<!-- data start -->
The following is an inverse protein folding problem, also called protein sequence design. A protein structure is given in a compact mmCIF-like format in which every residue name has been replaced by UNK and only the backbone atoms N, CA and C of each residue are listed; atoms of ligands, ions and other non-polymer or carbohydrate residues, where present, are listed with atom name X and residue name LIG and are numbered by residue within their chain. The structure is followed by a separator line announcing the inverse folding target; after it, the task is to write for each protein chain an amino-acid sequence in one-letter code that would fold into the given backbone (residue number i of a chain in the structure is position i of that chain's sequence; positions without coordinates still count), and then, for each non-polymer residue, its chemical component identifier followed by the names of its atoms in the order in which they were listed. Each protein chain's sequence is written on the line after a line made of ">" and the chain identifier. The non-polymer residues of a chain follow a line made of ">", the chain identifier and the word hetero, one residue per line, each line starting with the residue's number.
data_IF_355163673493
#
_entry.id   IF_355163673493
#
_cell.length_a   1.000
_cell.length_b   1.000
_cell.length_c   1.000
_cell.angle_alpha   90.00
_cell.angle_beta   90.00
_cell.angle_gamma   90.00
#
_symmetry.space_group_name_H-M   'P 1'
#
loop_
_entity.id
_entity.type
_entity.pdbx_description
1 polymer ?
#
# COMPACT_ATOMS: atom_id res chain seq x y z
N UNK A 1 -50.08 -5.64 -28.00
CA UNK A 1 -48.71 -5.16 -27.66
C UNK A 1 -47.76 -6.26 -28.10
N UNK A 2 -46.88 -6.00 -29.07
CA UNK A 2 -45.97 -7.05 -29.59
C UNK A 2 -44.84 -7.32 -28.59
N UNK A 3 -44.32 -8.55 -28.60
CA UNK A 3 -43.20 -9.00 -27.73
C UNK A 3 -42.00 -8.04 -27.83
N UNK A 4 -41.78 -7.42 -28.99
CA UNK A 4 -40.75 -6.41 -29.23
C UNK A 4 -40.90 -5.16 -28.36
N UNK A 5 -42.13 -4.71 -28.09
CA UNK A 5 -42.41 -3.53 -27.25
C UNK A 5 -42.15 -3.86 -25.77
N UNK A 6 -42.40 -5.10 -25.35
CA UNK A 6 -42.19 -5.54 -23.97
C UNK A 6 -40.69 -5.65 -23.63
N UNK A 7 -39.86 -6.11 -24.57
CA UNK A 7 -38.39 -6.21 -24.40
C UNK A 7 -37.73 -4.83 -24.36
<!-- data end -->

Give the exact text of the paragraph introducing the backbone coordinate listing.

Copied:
The following is an inverse protein folding problem, also called protein sequence design. A protein structure is given in a compact mmCIF-like format in which every residue name has been replaced by UNK and only the backbone atoms N, CA and C of each residue are listed; atoms of ligands, ions and other non-polymer or carbohydrate residues, where present, are listed with atom name X and residue name LIG and are numbered by residue within their chain. The structure is followed by a separator line announcing the inverse folding target; after it, the task is to write for each protein chain an amino-acid sequence in one-letter code that would fold into the given backbone (residue number i of a chain in the structure is position i of that chain's sequence; positions without coordinates still count), and then, for each non-polymer residue, its chemical component identifier followed by the names of its atoms in the order in which they were listed. Each protein chain's sequence is written on the line after a line made of ">" and the chain identifier. The non-polymer residues of a chain follow a line made of ">", the chain identifier and the word hetero, one residue per line, each line starting with the residue's number.